Head and neck squamous cell carcinoma (HNSCC) constitutes 90% of all head and neck cancers and is often fatal despite current treatment protocols implementing surgery, radiation, and chemotherapy. Even with the advent of new treatment protocols, no significant improvement in 5-year overall survival rates have been made (7). Novel targeted therapeutic strategies aimed at growth pathways utilized by the tumor cells should have potential to treat this disease. c-Met overexpression has been reported in HNSCC (8, 9). This tumor type has also been shown to amplify epidermal growth factor receptor (EGFR), a receptor tyrosine kinase that shares many important signal intermediates common to the c-Met/HGF pathway such as p44/p42 MAPK, PI3K/AKT, and STAT (10). This signaling redundancy could be the reason for the modest benefits achieved after therapy with the EGFR tyrosine kinase inhibitors (TKI) gefitinib or erlotinib in patients with HNSCC (10). Given the limited therapeutic efficacy found with EGFR-targeted therapy in HNSCC, inhibitors that target other tyrosine kinase receptors exhibiting similar signaling activation, either alone or in combination, may be beneficial.
Here we determined the extent of c-Met expression and signaling through HGF in human HNSCC cells, as well as HGF and c-Met expression in HNSCC primary tumors and normal mucosa. We show that ligand activation of c-Met in HNSCC cells is mainly through a paracrine mechanism whereby the stromal fibroblasts derived from the tumors produce HGF whereas the tumor cells themselves do not. We also used preclinical models to show the antitumor effects of small molecule c-Met TKIs. This study shows that c-Met activation promotes HNSCC cell signaling and protumorigenic cell responses, and that c-Met blockade with a clinically relevant c-Met TKI leads to HNSCC tumor growth suppression in vivo. We also show that HGF and c-Met protein expression are significantly overexpressed in patient tumor samples compared with adjacent noncancerous mucosa. In addition, we show that patients whose tumors have low levels of both proteins have a trend towards better overall survival. Together these data suggest that c-Met pathway targeting may have therapeutic benefits in HNSCC and is a potential new strategy for HNSCC patients resistant to other approaches.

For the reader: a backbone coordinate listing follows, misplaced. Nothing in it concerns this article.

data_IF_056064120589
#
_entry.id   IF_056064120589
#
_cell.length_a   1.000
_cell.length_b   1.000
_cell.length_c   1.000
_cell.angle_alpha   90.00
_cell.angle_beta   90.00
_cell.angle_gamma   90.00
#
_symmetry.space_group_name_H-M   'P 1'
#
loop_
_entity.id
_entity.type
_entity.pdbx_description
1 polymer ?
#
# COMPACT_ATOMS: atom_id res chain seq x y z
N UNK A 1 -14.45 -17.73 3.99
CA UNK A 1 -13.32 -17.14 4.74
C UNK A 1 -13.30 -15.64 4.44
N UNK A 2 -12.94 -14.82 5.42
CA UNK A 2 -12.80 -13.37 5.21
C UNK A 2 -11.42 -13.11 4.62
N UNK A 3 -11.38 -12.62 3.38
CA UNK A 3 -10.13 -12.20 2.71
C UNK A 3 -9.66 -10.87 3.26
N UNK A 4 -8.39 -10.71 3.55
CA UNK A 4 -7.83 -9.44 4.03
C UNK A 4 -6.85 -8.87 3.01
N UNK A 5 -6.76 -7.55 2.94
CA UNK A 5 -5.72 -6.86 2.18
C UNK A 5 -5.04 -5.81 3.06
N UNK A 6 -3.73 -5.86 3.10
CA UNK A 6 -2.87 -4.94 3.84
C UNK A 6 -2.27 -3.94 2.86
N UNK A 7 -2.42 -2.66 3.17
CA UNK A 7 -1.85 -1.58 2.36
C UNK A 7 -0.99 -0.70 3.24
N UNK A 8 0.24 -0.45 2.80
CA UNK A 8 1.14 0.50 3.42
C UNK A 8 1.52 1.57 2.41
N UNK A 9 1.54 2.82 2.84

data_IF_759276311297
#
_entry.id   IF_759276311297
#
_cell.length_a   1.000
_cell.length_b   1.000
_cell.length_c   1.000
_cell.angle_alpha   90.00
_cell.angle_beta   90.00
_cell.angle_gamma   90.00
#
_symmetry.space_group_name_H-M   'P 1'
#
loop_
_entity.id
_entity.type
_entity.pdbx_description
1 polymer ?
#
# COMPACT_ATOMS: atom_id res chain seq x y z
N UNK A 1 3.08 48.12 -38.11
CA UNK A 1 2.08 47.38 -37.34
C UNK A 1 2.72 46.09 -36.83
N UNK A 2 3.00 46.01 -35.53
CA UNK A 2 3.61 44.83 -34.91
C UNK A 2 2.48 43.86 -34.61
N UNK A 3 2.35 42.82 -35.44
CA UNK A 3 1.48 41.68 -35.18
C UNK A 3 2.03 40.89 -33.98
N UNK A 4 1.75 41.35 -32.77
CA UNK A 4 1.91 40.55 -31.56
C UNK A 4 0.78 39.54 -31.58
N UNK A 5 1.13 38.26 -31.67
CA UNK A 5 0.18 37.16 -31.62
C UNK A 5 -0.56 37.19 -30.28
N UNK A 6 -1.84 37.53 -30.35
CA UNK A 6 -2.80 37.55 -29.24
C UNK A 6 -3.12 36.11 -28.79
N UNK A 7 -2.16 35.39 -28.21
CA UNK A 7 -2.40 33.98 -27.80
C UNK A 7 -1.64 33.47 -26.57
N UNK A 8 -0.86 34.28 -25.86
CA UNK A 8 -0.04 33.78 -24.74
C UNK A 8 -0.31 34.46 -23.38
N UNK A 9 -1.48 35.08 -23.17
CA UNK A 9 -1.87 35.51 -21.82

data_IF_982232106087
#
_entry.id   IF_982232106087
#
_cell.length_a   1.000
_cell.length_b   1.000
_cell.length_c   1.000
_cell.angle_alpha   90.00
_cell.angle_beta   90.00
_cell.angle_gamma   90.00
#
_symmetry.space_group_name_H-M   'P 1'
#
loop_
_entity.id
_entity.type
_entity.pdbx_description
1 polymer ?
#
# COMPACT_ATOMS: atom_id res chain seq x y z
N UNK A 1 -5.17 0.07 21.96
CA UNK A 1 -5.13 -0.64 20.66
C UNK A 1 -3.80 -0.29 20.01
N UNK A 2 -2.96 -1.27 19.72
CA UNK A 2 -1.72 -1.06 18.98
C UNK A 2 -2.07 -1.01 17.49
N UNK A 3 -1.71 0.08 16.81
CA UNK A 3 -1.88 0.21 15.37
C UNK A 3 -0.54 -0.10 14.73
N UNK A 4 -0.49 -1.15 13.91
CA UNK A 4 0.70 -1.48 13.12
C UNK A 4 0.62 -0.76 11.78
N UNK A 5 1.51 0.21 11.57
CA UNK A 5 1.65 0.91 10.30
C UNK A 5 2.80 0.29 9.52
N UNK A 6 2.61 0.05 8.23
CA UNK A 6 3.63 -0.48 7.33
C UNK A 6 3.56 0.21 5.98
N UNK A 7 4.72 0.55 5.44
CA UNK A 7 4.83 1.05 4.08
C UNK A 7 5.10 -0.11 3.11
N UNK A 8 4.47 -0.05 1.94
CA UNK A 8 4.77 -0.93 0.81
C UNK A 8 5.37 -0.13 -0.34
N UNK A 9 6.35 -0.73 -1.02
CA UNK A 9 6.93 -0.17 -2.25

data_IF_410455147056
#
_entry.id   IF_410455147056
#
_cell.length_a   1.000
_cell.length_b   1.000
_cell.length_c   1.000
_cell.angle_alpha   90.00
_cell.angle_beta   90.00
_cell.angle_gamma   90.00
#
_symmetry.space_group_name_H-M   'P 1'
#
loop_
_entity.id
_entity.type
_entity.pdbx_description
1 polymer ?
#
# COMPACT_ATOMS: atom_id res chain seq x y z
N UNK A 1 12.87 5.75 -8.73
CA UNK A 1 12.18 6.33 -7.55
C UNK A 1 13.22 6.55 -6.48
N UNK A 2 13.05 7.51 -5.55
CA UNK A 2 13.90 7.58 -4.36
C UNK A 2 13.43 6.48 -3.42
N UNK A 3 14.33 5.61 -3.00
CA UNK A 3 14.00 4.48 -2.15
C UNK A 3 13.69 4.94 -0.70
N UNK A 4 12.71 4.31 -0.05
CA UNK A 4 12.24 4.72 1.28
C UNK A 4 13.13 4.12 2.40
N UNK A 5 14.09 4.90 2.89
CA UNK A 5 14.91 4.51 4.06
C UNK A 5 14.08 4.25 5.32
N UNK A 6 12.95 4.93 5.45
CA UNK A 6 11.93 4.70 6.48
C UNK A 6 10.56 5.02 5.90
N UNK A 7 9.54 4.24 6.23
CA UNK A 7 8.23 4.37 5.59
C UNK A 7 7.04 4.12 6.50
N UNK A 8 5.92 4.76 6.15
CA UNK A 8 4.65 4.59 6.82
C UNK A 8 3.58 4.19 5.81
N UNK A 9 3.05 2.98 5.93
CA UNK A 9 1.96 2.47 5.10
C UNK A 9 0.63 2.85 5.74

Materials and Methods
Cell lines. PCI-37A, UM-22B, and 1483 HNSCC cell lines were from human origin as previously described (11–13). Tumor cells were maintained in DMEM (Mediatech, Inc.) supplemented with 10% fetal bovine serum and verified to be mycoplasma-free. Human papilloma virus status was determined by the method of Martinez et al. (14) and found to be negative in all three cell lines (Supplementary Fig. S1).
Stromal fibroblasts were isolated from HNSCC tumors and are referred to as tumor-derived fibroblasts (TDF). Briefly, HNSCC tumor tissue was rinsed in 100× penicillin/streptomycin/ampohotericin B antibiotic cocktail. The tumors were minced and subjected to collagenase II, DNase I, and trypsin treatment at 37°C for 15 min. The cells were washed and plated in DMEM containing 10% fetal bovine serum and incubated at 37°C in a 5% CO2 incubator. When confluent, fibroblasts were trypsinized and used in the experiments. Primary fibroblasts were propagated in culture for up to 20 passages. All cells were confirmed to be mycoplasma-free. Three different fibroblast cultures were utilized in this study: TDF 0001, TDF 0731, and TDF 0733, and originate from tumors of the tongue, larynx, and tonsil, respectively.